Ballet San Antonio announced Friday that Artistic Director Willy Shives is no longer with the company. Credit: Courtesy / Page Graham

Ballet San Antonio announced Friday afternoon that Artistic Director Willy Shives is no longer with the company. The announcement comes after an internal investigation into allegations that the company operated under a “culture of fear” and abusive behavior.

The Friday statement does not indicate whether Shives resigned or was terminated, but says a search for a new artistic director will commence immediately. The 2018-19 season will continue as scheduled, with Ballet San Antonio planning to employ guest choreographers for the productions of Beauty and The Beast, The Nutcracker, and Carmen, according to the statement.

“We thank [Shives] for his service over the past two and a half years and wish him all the best in his future endeavors,” the statement reads.

Ballet San Antonio Marketing Coordinator Tamara Bertram said she had no information beyond what was included in the statement. Board Chair Lisa Westmoreland, Executive Director Evin Eubanks, and Shives could not immediately be reached for comment via e-mail, call, or text on Friday afternoon.

Dancers were informed of Shives’ departure in a Thursday meeting, a source with knowledge of the situation told the Rivard Report. 

The allegations that prompted the investigation were detailed in an April 16 letter to the board. The letter contains seven dancers’ accounts of verbal abuse, body-shaming, manipulation, and bullying by “those who are in positions of power within the organization.” The letter states 23 dancers left the company in the past two seasons, since the hiring of Shives in 2015.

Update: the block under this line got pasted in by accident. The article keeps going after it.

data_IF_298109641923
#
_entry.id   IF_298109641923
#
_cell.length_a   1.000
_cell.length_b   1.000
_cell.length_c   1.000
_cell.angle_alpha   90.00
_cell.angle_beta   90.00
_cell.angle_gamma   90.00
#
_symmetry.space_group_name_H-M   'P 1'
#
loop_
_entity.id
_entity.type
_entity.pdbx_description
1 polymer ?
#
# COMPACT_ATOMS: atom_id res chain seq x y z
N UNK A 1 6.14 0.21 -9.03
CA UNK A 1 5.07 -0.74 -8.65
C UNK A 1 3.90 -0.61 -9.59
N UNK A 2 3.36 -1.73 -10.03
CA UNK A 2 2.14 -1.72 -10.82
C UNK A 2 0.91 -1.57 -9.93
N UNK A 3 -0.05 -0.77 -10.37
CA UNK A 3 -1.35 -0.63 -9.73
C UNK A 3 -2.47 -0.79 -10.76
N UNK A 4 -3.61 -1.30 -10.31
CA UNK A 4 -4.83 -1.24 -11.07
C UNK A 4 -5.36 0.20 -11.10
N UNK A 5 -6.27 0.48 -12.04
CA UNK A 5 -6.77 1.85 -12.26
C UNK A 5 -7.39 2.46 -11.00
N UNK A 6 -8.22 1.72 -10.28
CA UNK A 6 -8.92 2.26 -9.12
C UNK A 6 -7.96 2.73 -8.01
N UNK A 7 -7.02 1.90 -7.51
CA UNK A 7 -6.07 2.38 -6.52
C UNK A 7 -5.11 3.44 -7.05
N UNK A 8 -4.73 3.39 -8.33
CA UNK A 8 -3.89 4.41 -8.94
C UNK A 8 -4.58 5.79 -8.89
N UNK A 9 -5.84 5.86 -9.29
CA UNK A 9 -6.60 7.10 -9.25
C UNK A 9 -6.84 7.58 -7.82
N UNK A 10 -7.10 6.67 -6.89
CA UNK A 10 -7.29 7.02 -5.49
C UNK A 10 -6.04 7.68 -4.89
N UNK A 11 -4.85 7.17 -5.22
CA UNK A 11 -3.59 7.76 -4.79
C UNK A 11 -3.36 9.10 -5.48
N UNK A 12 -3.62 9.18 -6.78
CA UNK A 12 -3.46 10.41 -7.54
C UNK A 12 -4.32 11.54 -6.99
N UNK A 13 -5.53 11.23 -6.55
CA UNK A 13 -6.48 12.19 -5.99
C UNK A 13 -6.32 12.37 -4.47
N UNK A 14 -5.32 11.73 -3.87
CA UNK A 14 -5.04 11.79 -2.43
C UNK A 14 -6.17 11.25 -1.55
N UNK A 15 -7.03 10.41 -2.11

Westmoreland told the Rivard Report in early May that the board spoke with Shives about the allegations and that “he adamantly denies promoting a culture of fear.”

Shives sent a statement to the Rivard Report via email in early May: “I have the utmost respect for everyone involved with Ballet San Antonio (BSA), including the dancers, ballet master, administration and board. I was brought on two years ago to help rebuild BSA and elevate the company to a new artistic level. The recent issues raised by former dancers were a surprise to me and BSA. However, I am committed to work with our BSA administration and board to address the concerns and make any necessary improvements for the benefit of BSA, especially, our dancers.”

In a response to the allegations, Westmoreland announced plans to hold town hall meetings with dancers, board members, and staff, including Shives and Eubanks.

Emily Donaldson

Emily Donaldson

Emily Donaldson reports on education for the Rivard Report.